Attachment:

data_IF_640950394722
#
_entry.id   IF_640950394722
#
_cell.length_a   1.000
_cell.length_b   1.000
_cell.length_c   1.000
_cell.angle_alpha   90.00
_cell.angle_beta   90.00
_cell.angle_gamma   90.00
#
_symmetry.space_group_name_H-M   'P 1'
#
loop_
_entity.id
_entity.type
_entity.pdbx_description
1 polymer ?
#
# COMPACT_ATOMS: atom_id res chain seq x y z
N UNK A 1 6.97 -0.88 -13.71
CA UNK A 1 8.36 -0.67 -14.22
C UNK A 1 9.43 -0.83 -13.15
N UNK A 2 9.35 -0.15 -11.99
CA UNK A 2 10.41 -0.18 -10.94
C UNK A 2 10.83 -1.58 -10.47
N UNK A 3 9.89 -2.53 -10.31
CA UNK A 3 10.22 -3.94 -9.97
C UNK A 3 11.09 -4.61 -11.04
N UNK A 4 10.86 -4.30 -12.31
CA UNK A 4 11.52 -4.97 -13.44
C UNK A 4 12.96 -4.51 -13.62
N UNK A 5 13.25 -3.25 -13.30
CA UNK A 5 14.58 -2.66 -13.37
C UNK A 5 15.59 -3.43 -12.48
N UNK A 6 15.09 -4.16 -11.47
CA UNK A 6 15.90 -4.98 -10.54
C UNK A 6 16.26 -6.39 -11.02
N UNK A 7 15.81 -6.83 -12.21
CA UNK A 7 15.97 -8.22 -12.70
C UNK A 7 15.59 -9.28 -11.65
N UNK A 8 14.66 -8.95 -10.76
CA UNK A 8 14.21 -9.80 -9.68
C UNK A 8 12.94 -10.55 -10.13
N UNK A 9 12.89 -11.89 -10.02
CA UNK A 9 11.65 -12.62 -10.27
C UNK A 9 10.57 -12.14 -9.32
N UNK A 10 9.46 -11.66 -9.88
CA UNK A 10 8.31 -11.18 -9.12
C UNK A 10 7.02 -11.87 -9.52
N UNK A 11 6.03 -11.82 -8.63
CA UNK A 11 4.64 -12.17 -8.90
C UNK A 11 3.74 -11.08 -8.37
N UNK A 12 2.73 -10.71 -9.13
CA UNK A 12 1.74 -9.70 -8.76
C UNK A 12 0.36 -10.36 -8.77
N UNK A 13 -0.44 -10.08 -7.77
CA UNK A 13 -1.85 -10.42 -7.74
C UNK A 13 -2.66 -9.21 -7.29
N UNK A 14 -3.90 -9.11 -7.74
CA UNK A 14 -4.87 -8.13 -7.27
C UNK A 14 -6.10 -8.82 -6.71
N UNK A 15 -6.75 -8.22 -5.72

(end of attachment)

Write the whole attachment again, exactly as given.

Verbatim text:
data_IF_640950394722
#
_entry.id   IF_640950394722
#
_cell.length_a   1.000
_cell.length_b   1.000
_cell.length_c   1.000
_cell.angle_alpha   90.00
_cell.angle_beta   90.00
_cell.angle_gamma   90.00
#
_symmetry.space_group_name_H-M   'P 1'
#
loop_
_entity.id
_entity.type
_entity.pdbx_description
1 polymer ?
#
# COMPACT_ATOMS: atom_id res chain seq x y z
N UNK A 1 6.97 -0.88 -13.71
CA UNK A 1 8.36 -0.67 -14.22
C UNK A 1 9.43 -0.83 -13.15
N UNK A 2 9.35 -0.15 -11.99
CA UNK A 2 10.41 -0.18 -10.94
C UNK A 2 10.83 -1.58 -10.47
N UNK A 3 9.89 -2.53 -10.31
CA UNK A 3 10.22 -3.94 -9.97
C UNK A 3 11.09 -4.61 -11.04
N UNK A 4 10.86 -4.30 -12.31
CA UNK A 4 11.52 -4.97 -13.44
C UNK A 4 12.96 -4.51 -13.62
N UNK A 5 13.25 -3.25 -13.30
CA UNK A 5 14.58 -2.66 -13.37
C UNK A 5 15.59 -3.43 -12.48
N UNK A 6 15.09 -4.16 -11.47
CA UNK A 6 15.90 -4.98 -10.54
C UNK A 6 16.26 -6.39 -11.02
N UNK A 7 15.81 -6.83 -12.21
CA UNK A 7 15.97 -8.22 -12.70
C UNK A 7 15.59 -9.28 -11.65
N UNK A 8 14.66 -8.95 -10.76
CA UNK A 8 14.21 -9.80 -9.68
C UNK A 8 12.94 -10.55 -10.13
N UNK A 9 12.89 -11.89 -10.02
CA UNK A 9 11.65 -12.62 -10.27
C UNK A 9 10.57 -12.14 -9.32
N UNK A 10 9.46 -11.66 -9.88
CA UNK A 10 8.31 -11.18 -9.12
C UNK A 10 7.02 -11.87 -9.52
N UNK A 11 6.03 -11.82 -8.63
CA UNK A 11 4.64 -12.17 -8.90
C UNK A 11 3.74 -11.08 -8.37
N UNK A 12 2.73 -10.71 -9.13
CA UNK A 12 1.74 -9.70 -8.76
C UNK A 12 0.36 -10.36 -8.77
N UNK A 13 -0.44 -10.08 -7.77
CA UNK A 13 -1.85 -10.42 -7.74
C UNK A 13 -2.66 -9.21 -7.29
N UNK A 14 -3.90 -9.11 -7.74
CA UNK A 14 -4.87 -8.13 -7.27
C UNK A 14 -6.10 -8.82 -6.71
N UNK A 15 -6.75 -8.22 -5.72